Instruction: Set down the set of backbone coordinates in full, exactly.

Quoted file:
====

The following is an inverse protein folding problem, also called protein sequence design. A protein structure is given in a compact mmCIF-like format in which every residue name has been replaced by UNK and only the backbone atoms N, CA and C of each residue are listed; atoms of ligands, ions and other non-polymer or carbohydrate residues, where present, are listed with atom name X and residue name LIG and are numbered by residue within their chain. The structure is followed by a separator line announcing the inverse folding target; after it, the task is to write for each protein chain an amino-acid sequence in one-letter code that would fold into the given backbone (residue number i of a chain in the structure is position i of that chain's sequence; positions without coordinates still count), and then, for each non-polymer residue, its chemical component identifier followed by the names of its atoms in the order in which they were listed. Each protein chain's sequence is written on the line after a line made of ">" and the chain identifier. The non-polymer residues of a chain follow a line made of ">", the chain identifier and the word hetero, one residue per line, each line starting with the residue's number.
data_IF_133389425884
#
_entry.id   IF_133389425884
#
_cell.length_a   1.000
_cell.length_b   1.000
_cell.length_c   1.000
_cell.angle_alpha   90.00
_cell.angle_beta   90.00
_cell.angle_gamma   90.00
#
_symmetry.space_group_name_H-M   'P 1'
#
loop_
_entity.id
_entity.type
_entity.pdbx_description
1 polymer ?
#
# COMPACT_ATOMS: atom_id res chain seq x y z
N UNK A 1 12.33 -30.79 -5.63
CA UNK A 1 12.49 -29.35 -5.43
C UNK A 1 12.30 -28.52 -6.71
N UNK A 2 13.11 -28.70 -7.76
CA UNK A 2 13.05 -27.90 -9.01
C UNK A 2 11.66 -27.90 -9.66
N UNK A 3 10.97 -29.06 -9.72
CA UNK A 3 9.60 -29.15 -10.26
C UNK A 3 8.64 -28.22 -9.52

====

The following is an inverse protein folding problem, also called protein sequence design. A protein structure is given in a compact mmCIF-like format in which every residue name has been replaced by UNK and only the backbone atoms N, CA and C of each residue are listed; atoms of ligands, ions and other non-polymer or carbohydrate residues, where present, are listed with atom name X and residue name LIG and are numbered by residue within their chain. The structure is followed by a separator line announcing the inverse folding target; after it, the task is to write for each protein chain an amino-acid sequence in one-letter code that would fold into the given backbone (residue number i of a chain in the structure is position i of that chain's sequence; positions without coordinates still count), and then, for each non-polymer residue, its chemical component identifier followed by the names of its atoms in the order in which they were listed. Each protein chain's sequence is written on the line after a line made of ">" and the chain identifier. The non-polymer residues of a chain follow a line made of ">", the chain identifier and the word hetero, one residue per line, each line starting with the residue's number.
data_IF_133389425884
#
_entry.id   IF_133389425884
#
_cell.length_a   1.000
_cell.length_b   1.000
_cell.length_c   1.000
_cell.angle_alpha   90.00
_cell.angle_beta   90.00
_cell.angle_gamma   90.00
#
_symmetry.space_group_name_H-M   'P 1'
#
loop_
_entity.id
_entity.type
_entity.pdbx_description
1 polymer ?
#
# COMPACT_ATOMS: atom_id res chain seq x y z
N UNK A 1 12.33 -30.79 -5.63
CA UNK A 1 12.49 -29.35 -5.43
C UNK A 1 12.30 -28.52 -6.71
N UNK A 2 13.11 -28.70 -7.76
CA UNK A 2 13.05 -27.90 -9.01
C UNK A 2 11.66 -27.90 -9.66
N UNK A 3 10.97 -29.06 -9.72
CA UNK A 3 9.60 -29.15 -10.26
C UNK A 3 8.64 -28.22 -9.52